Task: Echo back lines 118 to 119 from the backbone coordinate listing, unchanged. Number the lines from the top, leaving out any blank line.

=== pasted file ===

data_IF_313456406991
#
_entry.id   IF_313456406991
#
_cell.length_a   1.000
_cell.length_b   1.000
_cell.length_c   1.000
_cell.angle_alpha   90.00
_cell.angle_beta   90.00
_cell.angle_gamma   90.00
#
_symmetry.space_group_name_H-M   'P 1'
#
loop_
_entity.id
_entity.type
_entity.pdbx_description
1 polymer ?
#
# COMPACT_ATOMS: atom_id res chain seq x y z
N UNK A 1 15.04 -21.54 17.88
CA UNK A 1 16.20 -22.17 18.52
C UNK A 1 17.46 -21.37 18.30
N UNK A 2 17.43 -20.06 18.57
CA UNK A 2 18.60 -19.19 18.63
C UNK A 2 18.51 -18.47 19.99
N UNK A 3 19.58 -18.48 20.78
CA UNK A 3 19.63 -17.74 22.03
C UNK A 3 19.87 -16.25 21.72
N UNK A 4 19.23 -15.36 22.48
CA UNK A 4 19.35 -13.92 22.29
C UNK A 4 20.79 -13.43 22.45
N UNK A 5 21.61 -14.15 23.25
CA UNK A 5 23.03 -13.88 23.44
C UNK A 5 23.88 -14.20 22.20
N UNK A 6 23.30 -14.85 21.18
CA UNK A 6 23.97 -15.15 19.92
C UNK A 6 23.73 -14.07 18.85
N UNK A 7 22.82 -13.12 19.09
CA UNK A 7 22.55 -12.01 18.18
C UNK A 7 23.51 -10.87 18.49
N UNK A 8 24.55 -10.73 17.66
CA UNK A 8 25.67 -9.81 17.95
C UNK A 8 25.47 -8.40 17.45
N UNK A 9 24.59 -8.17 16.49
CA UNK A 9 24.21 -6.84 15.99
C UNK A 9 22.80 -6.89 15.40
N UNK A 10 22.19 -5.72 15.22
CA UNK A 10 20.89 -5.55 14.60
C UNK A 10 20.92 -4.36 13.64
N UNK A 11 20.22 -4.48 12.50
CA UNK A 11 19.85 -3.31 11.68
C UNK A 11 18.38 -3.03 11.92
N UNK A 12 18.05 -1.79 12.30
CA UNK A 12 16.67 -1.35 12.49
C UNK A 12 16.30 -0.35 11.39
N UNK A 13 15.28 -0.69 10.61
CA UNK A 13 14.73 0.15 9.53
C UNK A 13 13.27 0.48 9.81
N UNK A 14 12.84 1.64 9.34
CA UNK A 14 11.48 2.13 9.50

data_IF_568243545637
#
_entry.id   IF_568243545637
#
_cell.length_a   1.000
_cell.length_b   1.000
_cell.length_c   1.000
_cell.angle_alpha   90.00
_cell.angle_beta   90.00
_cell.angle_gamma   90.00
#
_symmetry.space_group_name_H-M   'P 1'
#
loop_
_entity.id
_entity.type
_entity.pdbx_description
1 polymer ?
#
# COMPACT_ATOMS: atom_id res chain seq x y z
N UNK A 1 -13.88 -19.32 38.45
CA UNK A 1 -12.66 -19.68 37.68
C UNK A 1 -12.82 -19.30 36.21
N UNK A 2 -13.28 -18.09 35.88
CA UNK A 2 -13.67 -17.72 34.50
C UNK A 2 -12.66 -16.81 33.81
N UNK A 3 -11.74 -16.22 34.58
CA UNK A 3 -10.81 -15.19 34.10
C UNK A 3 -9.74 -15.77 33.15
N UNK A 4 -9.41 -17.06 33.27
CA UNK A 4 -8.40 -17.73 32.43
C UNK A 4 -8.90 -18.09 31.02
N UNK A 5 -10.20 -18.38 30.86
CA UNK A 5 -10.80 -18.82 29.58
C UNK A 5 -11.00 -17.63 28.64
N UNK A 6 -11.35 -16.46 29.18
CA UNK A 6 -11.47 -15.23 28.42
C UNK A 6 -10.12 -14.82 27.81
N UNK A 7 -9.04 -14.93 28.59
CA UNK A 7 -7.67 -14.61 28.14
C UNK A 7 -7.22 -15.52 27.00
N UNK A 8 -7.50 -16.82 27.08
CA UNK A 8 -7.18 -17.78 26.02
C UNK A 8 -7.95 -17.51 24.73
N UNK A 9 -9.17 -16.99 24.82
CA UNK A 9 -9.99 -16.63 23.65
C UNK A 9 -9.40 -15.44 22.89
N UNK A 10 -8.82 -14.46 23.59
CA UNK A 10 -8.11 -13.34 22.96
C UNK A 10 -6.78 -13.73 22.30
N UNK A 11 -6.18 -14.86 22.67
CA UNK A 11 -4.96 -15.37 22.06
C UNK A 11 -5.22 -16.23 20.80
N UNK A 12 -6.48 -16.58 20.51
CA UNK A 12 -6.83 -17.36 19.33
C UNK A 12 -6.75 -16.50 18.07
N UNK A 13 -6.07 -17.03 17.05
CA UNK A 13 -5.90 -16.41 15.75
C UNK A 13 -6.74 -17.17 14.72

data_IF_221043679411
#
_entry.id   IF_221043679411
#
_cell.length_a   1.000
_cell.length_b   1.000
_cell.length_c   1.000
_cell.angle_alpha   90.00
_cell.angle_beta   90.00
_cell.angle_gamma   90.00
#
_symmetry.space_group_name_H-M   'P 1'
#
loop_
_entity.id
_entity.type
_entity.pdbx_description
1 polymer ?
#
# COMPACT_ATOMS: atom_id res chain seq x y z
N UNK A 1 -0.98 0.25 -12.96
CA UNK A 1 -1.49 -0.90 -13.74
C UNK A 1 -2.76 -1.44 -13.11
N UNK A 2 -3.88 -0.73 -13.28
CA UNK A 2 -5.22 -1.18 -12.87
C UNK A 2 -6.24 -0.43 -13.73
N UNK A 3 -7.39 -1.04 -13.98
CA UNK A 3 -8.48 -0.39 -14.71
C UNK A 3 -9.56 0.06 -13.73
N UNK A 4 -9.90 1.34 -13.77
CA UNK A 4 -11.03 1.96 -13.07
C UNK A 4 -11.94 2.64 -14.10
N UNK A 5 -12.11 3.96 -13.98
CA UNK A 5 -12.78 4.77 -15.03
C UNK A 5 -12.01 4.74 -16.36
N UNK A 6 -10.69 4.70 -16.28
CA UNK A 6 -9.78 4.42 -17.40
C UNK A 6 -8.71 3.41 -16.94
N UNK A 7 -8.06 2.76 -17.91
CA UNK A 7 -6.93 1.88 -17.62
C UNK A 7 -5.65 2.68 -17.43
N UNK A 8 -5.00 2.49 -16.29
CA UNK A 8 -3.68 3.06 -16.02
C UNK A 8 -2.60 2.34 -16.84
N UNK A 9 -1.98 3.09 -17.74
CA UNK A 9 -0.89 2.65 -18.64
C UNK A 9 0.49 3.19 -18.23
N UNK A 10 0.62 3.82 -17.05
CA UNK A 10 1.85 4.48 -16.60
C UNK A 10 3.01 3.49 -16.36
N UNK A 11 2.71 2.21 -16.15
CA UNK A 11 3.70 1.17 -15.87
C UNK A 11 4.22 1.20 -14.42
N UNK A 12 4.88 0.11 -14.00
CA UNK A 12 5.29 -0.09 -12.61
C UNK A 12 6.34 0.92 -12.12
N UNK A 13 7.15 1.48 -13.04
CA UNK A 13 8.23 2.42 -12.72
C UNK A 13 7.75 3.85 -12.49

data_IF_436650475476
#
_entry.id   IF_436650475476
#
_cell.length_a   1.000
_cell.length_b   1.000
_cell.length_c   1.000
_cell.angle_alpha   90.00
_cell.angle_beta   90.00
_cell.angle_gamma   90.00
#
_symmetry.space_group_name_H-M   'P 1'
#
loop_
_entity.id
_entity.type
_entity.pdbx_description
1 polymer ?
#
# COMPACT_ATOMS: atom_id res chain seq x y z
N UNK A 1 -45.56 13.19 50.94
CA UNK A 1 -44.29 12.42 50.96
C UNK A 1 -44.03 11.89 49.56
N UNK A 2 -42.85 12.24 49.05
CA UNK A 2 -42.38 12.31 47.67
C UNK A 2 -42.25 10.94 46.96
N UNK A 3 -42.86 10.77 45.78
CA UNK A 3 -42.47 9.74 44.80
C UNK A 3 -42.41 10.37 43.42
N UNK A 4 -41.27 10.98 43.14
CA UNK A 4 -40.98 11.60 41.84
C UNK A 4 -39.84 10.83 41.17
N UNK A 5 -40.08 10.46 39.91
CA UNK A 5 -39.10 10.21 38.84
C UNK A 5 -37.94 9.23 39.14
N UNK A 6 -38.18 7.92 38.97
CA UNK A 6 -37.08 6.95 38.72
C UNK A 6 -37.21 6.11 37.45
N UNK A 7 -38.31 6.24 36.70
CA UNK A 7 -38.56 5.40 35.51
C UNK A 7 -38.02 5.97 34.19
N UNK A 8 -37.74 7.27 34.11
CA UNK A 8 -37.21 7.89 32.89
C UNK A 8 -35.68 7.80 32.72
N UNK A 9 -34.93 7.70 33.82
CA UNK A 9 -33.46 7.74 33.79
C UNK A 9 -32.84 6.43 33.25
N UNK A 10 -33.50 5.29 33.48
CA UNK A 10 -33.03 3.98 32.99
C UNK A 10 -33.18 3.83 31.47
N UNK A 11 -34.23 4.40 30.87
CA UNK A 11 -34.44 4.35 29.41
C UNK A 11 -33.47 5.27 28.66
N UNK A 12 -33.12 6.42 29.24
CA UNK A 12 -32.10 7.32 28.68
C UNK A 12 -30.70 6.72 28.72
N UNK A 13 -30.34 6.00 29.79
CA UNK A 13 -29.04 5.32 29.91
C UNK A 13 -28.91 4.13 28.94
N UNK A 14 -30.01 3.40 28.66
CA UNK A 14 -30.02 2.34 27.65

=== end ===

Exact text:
N UNK A 13 -6.07 -17.03 17.05
CA UNK A 13 -5.90 -16.41 15.75